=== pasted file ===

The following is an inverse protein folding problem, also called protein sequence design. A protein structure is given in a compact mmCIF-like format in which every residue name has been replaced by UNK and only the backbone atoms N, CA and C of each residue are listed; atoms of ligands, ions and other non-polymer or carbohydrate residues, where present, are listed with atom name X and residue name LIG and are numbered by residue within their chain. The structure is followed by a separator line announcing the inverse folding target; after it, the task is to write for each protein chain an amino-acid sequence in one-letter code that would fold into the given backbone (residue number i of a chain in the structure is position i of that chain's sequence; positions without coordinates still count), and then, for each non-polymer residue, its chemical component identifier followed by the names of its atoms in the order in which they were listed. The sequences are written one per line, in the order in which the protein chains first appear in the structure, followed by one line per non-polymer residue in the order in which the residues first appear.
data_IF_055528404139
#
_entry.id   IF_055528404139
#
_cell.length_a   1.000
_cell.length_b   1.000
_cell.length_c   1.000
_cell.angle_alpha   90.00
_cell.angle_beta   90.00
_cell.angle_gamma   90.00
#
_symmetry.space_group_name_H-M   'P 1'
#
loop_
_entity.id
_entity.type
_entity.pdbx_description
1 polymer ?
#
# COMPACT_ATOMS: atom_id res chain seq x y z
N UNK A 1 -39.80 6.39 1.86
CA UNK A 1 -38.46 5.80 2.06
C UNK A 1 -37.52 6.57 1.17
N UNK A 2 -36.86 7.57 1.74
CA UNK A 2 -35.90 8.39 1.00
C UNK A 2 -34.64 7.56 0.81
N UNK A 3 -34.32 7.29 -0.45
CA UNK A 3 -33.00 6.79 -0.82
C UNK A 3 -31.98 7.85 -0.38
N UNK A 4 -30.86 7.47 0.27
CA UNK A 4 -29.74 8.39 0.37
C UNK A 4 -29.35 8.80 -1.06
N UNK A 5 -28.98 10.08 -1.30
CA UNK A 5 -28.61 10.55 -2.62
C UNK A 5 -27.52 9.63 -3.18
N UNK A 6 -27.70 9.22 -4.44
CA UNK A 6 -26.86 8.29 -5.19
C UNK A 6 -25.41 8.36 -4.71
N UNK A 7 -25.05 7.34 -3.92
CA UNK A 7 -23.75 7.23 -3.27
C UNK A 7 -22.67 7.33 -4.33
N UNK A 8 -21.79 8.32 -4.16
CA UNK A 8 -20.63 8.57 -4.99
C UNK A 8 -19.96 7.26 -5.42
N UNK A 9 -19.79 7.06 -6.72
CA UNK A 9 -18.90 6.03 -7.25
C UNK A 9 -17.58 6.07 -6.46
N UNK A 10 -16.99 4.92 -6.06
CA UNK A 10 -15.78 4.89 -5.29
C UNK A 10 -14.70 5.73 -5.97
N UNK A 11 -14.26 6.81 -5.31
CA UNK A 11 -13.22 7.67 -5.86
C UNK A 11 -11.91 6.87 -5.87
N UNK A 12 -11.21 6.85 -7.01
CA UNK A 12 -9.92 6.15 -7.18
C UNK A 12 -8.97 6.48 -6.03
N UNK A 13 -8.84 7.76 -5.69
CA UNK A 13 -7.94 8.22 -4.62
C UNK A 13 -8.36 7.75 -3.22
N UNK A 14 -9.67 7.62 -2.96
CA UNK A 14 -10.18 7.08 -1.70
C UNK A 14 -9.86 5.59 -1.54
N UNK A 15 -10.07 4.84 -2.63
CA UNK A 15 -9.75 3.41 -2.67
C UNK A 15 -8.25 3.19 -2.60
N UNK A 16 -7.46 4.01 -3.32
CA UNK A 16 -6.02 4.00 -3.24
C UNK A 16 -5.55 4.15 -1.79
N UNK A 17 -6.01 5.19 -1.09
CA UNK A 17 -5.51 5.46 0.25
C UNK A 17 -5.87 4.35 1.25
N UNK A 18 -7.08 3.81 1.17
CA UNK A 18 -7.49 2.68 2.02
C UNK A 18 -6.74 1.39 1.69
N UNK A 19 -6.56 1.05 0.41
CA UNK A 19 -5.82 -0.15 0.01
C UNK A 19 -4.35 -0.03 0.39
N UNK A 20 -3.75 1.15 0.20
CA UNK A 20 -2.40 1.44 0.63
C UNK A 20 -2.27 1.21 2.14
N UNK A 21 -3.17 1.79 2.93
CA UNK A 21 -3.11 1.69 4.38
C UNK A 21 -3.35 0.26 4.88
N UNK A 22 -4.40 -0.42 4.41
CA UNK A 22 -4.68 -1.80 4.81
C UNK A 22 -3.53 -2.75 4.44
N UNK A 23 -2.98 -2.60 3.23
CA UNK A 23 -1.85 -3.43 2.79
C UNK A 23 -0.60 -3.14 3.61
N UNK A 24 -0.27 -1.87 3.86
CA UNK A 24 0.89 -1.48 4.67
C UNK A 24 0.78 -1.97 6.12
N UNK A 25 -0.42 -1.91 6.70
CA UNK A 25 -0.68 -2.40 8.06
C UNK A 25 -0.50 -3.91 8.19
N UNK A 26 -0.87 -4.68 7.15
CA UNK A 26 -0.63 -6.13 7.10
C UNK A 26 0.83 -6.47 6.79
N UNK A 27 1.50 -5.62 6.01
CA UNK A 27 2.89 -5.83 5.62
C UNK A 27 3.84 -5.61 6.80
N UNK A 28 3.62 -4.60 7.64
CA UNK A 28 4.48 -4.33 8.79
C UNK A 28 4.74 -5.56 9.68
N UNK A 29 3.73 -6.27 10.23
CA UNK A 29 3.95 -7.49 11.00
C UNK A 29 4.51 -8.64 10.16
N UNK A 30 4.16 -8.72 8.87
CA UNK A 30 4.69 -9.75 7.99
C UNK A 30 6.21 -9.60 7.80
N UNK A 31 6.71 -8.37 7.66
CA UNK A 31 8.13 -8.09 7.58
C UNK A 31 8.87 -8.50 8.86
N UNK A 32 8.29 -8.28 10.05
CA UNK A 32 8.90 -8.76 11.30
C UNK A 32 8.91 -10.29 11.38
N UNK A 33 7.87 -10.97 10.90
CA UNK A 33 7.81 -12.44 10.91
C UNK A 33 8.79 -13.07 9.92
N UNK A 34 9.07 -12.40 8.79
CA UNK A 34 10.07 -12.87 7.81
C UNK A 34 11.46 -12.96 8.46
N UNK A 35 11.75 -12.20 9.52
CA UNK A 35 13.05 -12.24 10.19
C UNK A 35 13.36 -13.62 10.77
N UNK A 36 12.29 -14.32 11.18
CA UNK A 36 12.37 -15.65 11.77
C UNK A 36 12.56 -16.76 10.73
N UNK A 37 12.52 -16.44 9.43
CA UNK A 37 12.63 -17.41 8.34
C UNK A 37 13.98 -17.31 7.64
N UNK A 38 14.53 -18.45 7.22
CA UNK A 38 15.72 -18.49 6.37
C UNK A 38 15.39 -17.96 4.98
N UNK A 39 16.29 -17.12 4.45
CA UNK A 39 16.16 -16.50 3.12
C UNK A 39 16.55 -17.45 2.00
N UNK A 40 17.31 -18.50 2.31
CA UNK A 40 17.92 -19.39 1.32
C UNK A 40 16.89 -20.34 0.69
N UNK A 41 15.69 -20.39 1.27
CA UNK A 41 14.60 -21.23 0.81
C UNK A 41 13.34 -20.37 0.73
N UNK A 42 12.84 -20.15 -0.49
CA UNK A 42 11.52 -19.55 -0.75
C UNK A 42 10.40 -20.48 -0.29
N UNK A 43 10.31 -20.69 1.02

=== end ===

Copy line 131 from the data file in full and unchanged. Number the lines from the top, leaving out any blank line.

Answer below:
CA UNK A 37 12.63 -17.41 8.34